all stories from this project:
Dan McKinstry: The Third Thirty, Story 7
"A good instrument will teach you. I think you could sit it in your lap and watch television and it would teach you to play. A really great instrument practically will play itself. And that's what we're after."
Luthier and Musician
Local resident since the early 1990s
Ed Mayeda: The Third Thirty, Story 8
"We have a Buddhistic saying, the kids kind of tease me about it, but we have a saying, “from out of the mud, grows the lotus.” And I think that’s very true.You have to think in terms of, out of adversity good can come. So I try to keep that in mind. Try to always be positive."
Debe Edden: The Third Thirty, Story 1
"I can't imagine life without art, without music, without literature, without theater, without visual art, without dance. I cannot imagine a life like that. And the way in which it allows people to see other’s experiences and other’s way of seeing things, and the way it touches our hearts and our souls and our shared humanity."
Artistic & Managing Director of the Heartsparkle Players
Local resident since 1974
Harvest Moon: The Third Thirty, Story 6
“I'm looking forward to hearing from a beautiful new generation of storytellers, young and old. Just bring forth every possibility! Sharpen those tools and get that cranium going and be who you really are and see who you are. A storyteller is a doctor. A storyteller is a nurse. A storyteller is a fireman. We all have our stories to be told. And that's what will make a better future.”
Quinault weaver & storyteller
Local resident since 1957
Pat Holm: The Third Thirty, Story 4
“Don’t ever get into social justice issues if you want to make money because there is no money to be made. What we did is we enriched our lives. What keeps me going is the outside world seems to be getting really unequal and people are suffering. And then I have friends that are all involved in the same process of social justice. The friends you make are forever, and we keep each other going.”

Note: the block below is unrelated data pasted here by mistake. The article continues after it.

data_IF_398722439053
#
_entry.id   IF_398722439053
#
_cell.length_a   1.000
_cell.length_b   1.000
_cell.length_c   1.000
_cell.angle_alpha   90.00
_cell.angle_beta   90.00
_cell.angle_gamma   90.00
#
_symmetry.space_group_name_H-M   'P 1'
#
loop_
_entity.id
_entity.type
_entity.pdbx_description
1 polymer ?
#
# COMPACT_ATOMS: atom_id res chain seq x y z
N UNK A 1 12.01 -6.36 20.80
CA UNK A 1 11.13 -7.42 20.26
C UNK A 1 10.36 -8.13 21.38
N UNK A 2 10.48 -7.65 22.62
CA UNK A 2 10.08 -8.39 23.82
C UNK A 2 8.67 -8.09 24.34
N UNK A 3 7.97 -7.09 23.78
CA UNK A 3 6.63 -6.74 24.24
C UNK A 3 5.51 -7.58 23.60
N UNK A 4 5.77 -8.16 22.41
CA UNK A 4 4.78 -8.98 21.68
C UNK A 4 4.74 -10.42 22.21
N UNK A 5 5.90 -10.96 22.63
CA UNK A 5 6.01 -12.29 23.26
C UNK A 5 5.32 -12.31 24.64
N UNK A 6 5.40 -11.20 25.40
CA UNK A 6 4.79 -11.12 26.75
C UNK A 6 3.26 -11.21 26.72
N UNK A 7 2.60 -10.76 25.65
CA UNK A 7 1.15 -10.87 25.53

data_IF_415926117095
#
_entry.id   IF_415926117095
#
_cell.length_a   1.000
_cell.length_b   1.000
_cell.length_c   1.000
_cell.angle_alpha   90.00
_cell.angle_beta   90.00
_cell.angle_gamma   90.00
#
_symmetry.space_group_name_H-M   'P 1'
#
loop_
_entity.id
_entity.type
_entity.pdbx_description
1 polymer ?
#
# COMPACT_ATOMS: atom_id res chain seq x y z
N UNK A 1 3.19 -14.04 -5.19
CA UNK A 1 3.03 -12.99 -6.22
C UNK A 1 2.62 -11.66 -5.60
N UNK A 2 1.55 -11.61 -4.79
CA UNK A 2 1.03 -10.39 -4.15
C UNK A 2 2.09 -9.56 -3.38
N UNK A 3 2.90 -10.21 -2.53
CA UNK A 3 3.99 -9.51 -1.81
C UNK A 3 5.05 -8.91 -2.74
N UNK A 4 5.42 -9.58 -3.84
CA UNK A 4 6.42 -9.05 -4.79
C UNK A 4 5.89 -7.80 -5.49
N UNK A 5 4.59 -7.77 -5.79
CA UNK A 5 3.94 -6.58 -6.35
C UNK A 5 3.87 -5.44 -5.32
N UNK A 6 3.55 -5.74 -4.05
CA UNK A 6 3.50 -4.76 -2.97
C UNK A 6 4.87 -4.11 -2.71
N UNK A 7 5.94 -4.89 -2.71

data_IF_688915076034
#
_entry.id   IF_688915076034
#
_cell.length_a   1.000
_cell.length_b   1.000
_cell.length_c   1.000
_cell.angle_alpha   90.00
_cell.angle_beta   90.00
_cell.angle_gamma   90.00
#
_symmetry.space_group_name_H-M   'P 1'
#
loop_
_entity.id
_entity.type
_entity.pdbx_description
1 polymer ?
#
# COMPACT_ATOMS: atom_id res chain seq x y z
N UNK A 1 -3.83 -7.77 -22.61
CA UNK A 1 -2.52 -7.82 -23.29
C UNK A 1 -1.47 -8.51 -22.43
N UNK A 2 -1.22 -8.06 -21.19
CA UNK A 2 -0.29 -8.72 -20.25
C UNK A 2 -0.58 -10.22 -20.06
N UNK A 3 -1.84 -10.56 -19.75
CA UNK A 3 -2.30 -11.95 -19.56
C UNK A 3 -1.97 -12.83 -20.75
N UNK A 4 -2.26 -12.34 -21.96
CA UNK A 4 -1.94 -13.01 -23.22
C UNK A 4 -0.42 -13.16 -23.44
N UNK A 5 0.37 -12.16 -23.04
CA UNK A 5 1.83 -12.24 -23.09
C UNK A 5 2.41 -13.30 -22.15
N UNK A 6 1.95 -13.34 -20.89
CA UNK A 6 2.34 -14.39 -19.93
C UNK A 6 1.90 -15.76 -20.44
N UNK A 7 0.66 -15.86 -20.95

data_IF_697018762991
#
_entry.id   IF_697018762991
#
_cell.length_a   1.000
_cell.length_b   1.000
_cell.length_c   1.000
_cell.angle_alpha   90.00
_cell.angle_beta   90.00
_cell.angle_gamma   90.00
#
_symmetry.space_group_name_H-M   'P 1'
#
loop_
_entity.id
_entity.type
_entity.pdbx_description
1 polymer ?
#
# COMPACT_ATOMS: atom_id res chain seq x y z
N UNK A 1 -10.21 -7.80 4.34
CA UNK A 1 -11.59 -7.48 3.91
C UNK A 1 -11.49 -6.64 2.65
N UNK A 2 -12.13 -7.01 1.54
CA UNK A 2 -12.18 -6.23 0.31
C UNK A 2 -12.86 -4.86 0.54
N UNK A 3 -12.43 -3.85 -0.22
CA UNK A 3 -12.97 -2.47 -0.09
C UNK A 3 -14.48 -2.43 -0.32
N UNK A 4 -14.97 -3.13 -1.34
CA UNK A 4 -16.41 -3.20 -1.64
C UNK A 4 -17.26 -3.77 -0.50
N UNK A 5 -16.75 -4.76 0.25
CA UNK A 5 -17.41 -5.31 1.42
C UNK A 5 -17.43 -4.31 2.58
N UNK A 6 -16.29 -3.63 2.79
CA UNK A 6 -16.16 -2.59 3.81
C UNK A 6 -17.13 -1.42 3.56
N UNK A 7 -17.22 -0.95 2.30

Co-owner of Olympia’s first coffee house, The Null Set (1964-1967)
Local resident since 1962
Thelma and Nat Jackson: The Third Thirty, Story 2
“You have to be totally unstoppable. Find a way. They block you on the right, they block you on the left, go out the back. They block in the circle, go out under the ground. They block you over that, then fly over the top. But do not be suppressed, no matter what.” – Nat Jackson
“You have to decide that, yes, I'm just an individual, but I'm a mighty individual. And if I don't speak up now, there's no one here that will. If I don't rattle some cages, the cage won't get rattled. If I don't call the elephant out of the room, that old elephant will sit right there and nobody notices it. So you have to decide, what role you're gonna play in life? Why did God give me this kind of knowledge and insight? I guess he intended me to put it to some use.” – Dr. Thelma Jackson
Dr. Thelma and Nat Jackson
Community organizers and advocates
Local residents since 1970
Lyn Hertz: The Third Thirty, Story 5
“I’ve been given many gifts of the heart over the years.First, the love and support of community, then the ability to learn and understand a bit more about plant and tree life. I’ve learned to interact with plants and trees and to appreciate the gifts they give us every day. It is a gift to be able to grow food for myself, my family, and to offer this food to others. As I age, I experience the natural world and all its inhabitants as deeply interconnected. I’ve learned so much by growing food and paying attention to plants and trees.”
Co-owner of Blue Heron Farm, first organic farm in Thurston County
Local resident since 1975
Tom Anderson: The Third Thirty, Story 3
"Those of us in the 70s were coming out of the 60s, which was an entire decade of freedom of thought and experimentation on a lot of different levels. And I think that Olympia at that time was really an open book of possibilities. Boy, back then, it seemed like the ideas were so big there weren’t rooms big enough to hold them. They were just bursting everywhere."
Co-founder of Mansion Glass & owner of Tom Anderson Studios
Local resident since 1971
Ann Lindquist: 2018/19 Series